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Sweet as “Pie”

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Few songs are as inextricably linked to a generation as New Rochelle native Don McLean’s magnum opus, “American Pie,” an eight-and-a-half-minute rock ’n’ roll allegory that became a boomer anthem almost immediately upon its release in 1971.

In March, “American Pie” was added to the National Recording Registry of the Library of Congress for its cultural, artistic, and historical significance to American society and to “the nation’s audio heritage.”

Though McLean, who will be performing at the Paramount Hudson Valley Theater in Peekskill on September 15, has always adamantly refused to discuss the “meaning” of “American Pie’s” lyrics, we sensed a little crack in the levee when we caught up with him recently. (Or perhaps it was just a nostalgic soft spot for his hometown?)

 

There’s this urban, or suburban, legend that “the levee” referenced in “American Pie” was actually a club in New Rochelle. Is that true?

No, no. That’s not true. Some people say that The Levee was the Beechmont Bar [Tavern] on North Avenue, which was near Iona College. I graduated from Iona College in 1968 and moved out of New Rochelle at that time, so I wasn’t frequenting those bars. So no, not true.

 

There’s another rumor that the line about drinking “whiskey and rye” was actually “whiskey in Rye.” How about that?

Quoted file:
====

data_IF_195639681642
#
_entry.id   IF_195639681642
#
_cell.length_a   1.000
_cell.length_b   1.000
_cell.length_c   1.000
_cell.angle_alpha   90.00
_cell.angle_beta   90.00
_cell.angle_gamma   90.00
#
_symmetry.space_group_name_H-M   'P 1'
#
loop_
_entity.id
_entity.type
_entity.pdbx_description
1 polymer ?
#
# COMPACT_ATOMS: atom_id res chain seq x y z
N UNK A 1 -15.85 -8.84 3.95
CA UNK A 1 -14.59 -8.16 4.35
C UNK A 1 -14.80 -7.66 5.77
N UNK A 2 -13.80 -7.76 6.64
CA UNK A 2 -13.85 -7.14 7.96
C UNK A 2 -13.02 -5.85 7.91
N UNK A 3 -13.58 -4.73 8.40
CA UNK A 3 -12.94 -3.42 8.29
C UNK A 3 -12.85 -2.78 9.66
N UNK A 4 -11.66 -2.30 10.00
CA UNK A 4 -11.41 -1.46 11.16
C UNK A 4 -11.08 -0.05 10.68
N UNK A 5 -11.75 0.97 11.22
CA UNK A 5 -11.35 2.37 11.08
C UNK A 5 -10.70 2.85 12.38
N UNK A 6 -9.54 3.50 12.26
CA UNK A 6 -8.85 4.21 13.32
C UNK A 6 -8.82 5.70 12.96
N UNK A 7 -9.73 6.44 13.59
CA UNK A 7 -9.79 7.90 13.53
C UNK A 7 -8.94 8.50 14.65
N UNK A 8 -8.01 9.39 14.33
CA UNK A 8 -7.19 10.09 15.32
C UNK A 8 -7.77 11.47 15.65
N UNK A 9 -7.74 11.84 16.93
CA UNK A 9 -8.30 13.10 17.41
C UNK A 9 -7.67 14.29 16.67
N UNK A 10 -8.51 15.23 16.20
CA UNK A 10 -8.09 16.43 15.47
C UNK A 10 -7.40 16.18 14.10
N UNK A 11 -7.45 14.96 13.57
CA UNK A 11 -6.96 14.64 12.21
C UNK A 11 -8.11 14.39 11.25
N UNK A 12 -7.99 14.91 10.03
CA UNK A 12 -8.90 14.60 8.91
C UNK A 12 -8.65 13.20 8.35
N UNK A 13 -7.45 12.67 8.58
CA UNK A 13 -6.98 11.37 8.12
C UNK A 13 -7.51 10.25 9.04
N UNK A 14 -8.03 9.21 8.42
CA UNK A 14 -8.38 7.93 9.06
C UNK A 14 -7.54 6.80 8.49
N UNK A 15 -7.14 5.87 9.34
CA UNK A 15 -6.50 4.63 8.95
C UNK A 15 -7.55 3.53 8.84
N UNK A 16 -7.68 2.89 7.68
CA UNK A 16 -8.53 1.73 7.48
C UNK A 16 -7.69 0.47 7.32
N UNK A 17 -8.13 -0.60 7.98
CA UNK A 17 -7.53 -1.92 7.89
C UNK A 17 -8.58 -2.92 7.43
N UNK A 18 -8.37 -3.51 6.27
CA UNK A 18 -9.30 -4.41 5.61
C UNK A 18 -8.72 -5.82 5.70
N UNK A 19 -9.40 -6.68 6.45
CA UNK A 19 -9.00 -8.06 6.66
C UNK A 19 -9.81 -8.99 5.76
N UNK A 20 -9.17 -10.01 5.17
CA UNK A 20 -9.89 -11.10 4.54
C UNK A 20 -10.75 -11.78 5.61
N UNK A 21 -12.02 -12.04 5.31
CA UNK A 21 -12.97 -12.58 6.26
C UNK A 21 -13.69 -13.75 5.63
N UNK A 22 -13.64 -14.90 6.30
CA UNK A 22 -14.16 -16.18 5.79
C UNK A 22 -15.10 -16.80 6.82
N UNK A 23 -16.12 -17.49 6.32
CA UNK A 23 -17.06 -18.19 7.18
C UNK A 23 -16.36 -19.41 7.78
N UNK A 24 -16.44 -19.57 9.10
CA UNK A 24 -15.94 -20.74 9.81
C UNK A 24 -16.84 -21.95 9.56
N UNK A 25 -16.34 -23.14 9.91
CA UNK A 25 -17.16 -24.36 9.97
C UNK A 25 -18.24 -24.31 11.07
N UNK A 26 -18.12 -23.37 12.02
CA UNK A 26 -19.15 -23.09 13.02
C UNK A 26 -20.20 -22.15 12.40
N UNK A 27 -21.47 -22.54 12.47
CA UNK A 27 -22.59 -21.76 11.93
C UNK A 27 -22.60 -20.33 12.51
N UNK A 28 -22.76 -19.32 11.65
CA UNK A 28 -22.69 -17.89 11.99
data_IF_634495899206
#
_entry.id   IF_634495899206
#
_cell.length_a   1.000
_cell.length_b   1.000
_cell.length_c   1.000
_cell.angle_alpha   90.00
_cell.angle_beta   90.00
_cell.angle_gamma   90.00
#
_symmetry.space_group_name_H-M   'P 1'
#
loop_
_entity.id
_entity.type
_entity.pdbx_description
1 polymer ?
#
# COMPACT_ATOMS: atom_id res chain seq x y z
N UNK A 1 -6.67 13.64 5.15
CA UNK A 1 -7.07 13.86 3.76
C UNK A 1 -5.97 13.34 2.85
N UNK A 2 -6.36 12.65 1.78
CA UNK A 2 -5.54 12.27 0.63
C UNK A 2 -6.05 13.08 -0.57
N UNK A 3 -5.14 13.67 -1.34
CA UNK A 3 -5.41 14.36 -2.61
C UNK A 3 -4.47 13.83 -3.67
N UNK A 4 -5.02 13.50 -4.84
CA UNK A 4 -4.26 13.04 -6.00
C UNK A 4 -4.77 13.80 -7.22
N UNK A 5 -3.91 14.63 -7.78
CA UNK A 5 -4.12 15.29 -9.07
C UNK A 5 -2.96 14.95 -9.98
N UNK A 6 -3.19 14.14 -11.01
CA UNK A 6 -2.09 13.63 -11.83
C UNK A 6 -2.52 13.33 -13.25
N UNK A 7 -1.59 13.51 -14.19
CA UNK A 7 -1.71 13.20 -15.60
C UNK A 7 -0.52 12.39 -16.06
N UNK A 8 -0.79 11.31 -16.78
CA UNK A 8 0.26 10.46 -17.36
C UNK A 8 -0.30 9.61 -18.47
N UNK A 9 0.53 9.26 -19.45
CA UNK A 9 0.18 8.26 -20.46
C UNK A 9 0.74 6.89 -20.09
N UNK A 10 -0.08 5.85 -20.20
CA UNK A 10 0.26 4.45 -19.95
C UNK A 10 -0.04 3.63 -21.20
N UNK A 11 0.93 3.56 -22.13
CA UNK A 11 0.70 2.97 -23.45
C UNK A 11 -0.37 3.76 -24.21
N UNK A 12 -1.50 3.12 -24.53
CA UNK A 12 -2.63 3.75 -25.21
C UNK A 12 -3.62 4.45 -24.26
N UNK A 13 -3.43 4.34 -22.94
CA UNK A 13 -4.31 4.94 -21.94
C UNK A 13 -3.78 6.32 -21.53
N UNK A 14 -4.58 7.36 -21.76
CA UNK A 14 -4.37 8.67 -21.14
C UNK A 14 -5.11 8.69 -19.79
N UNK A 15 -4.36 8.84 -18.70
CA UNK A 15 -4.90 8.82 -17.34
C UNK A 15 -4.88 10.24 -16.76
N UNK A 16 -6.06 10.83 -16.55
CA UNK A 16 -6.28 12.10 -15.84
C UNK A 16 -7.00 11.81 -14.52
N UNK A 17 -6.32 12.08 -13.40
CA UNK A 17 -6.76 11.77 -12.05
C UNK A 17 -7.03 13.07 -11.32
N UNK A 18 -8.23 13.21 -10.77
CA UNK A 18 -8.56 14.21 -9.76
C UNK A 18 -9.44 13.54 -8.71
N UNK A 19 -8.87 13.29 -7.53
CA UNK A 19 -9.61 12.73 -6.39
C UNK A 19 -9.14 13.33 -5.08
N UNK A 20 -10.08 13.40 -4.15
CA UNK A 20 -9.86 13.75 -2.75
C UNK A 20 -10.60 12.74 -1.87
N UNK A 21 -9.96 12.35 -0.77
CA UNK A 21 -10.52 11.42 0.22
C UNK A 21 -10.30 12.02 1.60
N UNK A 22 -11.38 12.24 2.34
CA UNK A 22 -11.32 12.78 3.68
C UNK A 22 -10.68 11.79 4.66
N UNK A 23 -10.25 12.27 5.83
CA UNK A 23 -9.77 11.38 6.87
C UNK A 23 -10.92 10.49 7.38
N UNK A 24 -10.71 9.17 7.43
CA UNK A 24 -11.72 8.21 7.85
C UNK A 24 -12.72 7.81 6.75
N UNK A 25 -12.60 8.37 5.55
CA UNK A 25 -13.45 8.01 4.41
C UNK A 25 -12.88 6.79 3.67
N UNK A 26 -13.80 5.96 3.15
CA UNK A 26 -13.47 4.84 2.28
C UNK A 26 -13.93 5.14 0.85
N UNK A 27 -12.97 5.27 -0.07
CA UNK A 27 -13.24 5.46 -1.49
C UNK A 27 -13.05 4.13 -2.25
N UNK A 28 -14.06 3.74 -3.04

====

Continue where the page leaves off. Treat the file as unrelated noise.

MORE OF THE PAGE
No. [Laughs] Nope! That’s not true either.

 

Are there any stories and rumors that are true?

Well, I did deliver the Standard Star, which was the newspaper that most people in New Rochelle received back in the 1950s. That’s one thing that’s true! I was a newspaper boy, and that’s how I discovered the death of Buddy Holly, Richie Valens, and the Big Bopper.

 

So how did you become a musician? 

Well, I started singing, like a lot of kids do. And my sister, who was 15 years older than I was, got me some lessons at an opera singer’s apartment on Franklin Avenue in New Rochelle. Her name was Mrs. Wagner.

 

Any other local musical influences?

There was the House of Music in New Rochelle, run by a lady named Mrs. Cohen. Her assistant, Henry, who also went to Iona and became my good friend, sold records and was the guy that I’d go to after school and talk to about record companies, groups, and anything musical.

 

Is that the “sacred store” reference?

You know, I tried to make the song as poetic as I’m capable of, and therefore I want the imagery to be elusive, vaguely recognizable. In other words, if I’m specific, I lose that effect.

 

Not even the Westchester stuff?

The thing about it is, New Rochelle played a big role in the song, because my biography is woven into it. New Rochelle was important to me, growing up there.

 

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